Speaking of bottoming out, in his introduction to "Bottom of the World"  Alejandro told the first of several hilarious stories.  AE told about playing Minneapolis many times over the years and back in his early days staying at a "seedy hotel by the bus station", Minneapolis' version of the Chelsea, my words not his.  (I think he was referring to either the Inn Towne motel and its seedy Hubcap Lounge or the  Seville Hotel above Red's Roost Bar, all three establishments long defunct).  AE told about the time he checked in to a room there only to find a still lit cigarette in the ashtray, still warm bath water drawn in the tub and still warm takeout pizza box.  But the worst thing he ever saw at this hotel was Slash doing his laundry while wearing Daisy Duke short shorts.  It gives you the willies just thinking about it.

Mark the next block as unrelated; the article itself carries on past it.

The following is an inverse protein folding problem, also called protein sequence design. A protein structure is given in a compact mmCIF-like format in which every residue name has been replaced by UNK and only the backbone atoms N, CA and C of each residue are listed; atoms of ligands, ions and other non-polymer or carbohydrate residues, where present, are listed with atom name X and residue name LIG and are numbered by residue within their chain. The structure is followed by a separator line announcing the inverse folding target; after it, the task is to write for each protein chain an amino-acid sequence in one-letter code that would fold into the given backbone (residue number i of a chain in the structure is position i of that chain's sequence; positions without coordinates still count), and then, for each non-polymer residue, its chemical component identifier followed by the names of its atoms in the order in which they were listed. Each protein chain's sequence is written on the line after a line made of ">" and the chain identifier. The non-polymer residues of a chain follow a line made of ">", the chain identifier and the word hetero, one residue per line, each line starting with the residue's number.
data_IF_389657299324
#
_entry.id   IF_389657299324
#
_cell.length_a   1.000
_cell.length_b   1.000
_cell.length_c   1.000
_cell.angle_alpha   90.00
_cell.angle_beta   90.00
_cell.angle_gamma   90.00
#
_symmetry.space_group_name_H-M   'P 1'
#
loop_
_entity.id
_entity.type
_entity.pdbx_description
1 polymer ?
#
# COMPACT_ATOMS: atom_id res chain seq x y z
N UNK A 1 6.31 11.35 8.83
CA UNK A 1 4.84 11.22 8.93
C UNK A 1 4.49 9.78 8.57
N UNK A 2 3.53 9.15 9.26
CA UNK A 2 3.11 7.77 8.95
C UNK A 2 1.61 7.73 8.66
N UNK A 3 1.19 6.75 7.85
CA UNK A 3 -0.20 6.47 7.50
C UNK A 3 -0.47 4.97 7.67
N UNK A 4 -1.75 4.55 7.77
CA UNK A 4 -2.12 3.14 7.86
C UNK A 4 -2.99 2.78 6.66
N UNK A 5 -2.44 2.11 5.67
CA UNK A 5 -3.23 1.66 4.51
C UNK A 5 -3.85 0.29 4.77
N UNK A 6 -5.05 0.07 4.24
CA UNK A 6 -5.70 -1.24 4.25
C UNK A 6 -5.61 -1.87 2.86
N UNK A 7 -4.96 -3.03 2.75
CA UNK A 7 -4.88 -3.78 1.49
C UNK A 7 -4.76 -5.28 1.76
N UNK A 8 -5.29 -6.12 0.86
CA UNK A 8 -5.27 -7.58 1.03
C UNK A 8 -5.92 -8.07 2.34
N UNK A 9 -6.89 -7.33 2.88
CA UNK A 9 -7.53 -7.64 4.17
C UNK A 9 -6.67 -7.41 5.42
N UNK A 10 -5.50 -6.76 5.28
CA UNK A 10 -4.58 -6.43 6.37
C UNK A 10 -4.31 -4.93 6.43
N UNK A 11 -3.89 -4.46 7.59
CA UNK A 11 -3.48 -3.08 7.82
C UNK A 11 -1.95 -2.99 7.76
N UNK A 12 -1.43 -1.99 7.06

AE then masterly slowed things down a bit with the beautiful “San Antonio Rain” a lush, slow burn number also off of Big Station.  Next up was “Sensitive Boys” and AE’s funniest introduction of the night.  AE told a story about a trip to Minneapolis very early in his career (I believe 1987) with his then band the True Believers (which band also featured his little brother Javier)  to play a Cinco De Mayo show warming up for Los Lobos at First Avenue.  Arriving in town early, the True Believers picked up a gig the night before in downtown Minneapolis.   The next day at the Cinco De Mayo show he met the headline act and drummer Louie Perez tells him that the night before they had witnessed the worst Country Western band they had ever seen/heard, you guessed it, the band the great Louie Perez was referring to was the True Believers.  Ouch!